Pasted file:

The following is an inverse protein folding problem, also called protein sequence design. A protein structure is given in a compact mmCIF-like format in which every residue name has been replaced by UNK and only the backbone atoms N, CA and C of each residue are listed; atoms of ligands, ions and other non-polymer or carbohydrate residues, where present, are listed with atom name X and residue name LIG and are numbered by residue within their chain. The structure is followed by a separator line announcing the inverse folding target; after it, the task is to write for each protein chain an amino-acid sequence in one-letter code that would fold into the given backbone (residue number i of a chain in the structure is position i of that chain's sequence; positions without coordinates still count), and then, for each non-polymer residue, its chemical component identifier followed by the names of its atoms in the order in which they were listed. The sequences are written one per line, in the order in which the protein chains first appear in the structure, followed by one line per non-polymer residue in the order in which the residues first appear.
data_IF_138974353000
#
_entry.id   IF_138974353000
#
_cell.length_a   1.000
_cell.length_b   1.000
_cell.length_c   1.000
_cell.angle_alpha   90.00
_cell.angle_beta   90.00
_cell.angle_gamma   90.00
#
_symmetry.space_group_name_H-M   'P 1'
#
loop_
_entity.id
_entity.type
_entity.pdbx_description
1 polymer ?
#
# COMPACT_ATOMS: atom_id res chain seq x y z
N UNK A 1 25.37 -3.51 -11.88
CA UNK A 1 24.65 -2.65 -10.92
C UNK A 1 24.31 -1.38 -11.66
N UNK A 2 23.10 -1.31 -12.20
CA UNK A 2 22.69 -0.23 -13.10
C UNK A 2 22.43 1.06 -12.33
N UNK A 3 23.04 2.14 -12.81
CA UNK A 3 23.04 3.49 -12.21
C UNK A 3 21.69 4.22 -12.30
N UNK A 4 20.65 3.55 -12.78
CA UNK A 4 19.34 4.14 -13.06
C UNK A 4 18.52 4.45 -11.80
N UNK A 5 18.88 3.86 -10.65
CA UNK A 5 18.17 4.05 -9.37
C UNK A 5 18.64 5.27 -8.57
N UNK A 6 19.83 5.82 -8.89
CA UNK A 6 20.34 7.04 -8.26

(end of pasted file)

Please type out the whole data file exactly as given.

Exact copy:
The following is an inverse protein folding problem, also called protein sequence design. A protein structure is given in a compact mmCIF-like format in which every residue name has been replaced by UNK and only the backbone atoms N, CA and C of each residue are listed; atoms of ligands, ions and other non-polymer or carbohydrate residues, where present, are listed with atom name X and residue name LIG and are numbered by residue within their chain. The structure is followed by a separator line announcing the inverse folding target; after it, the task is to write for each protein chain an amino-acid sequence in one-letter code that would fold into the given backbone (residue number i of a chain in the structure is position i of that chain's sequence; positions without coordinates still count), and then, for each non-polymer residue, its chemical component identifier followed by the names of its atoms in the order in which they were listed. The sequences are written one per line, in the order in which the protein chains first appear in the structure, followed by one line per non-polymer residue in the order in which the residues first appear.
data_IF_138974353000
#
_entry.id   IF_138974353000
#
_cell.length_a   1.000
_cell.length_b   1.000
_cell.length_c   1.000
_cell.angle_alpha   90.00
_cell.angle_beta   90.00
_cell.angle_gamma   90.00
#
_symmetry.space_group_name_H-M   'P 1'
#
loop_
_entity.id
_entity.type
_entity.pdbx_description
1 polymer ?
#
# COMPACT_ATOMS: atom_id res chain seq x y z
N UNK A 1 25.37 -3.51 -11.88
CA UNK A 1 24.65 -2.65 -10.92
C UNK A 1 24.31 -1.38 -11.66
N UNK A 2 23.10 -1.31 -12.20
CA UNK A 2 22.69 -0.23 -13.10
C UNK A 2 22.43 1.06 -12.33
N UNK A 3 23.04 2.14 -12.81
CA UNK A 3 23.04 3.49 -12.21
C UNK A 3 21.69 4.22 -12.30
N UNK A 4 20.65 3.55 -12.78
CA UNK A 4 19.34 4.14 -13.06
C UNK A 4 18.52 4.45 -11.80
N UNK A 5 18.88 3.86 -10.65
CA UNK A 5 18.17 4.05 -9.37
C UNK A 5 18.64 5.27 -8.57
N UNK A 6 19.83 5.82 -8.89
CA UNK A 6 20.34 7.04 -8.26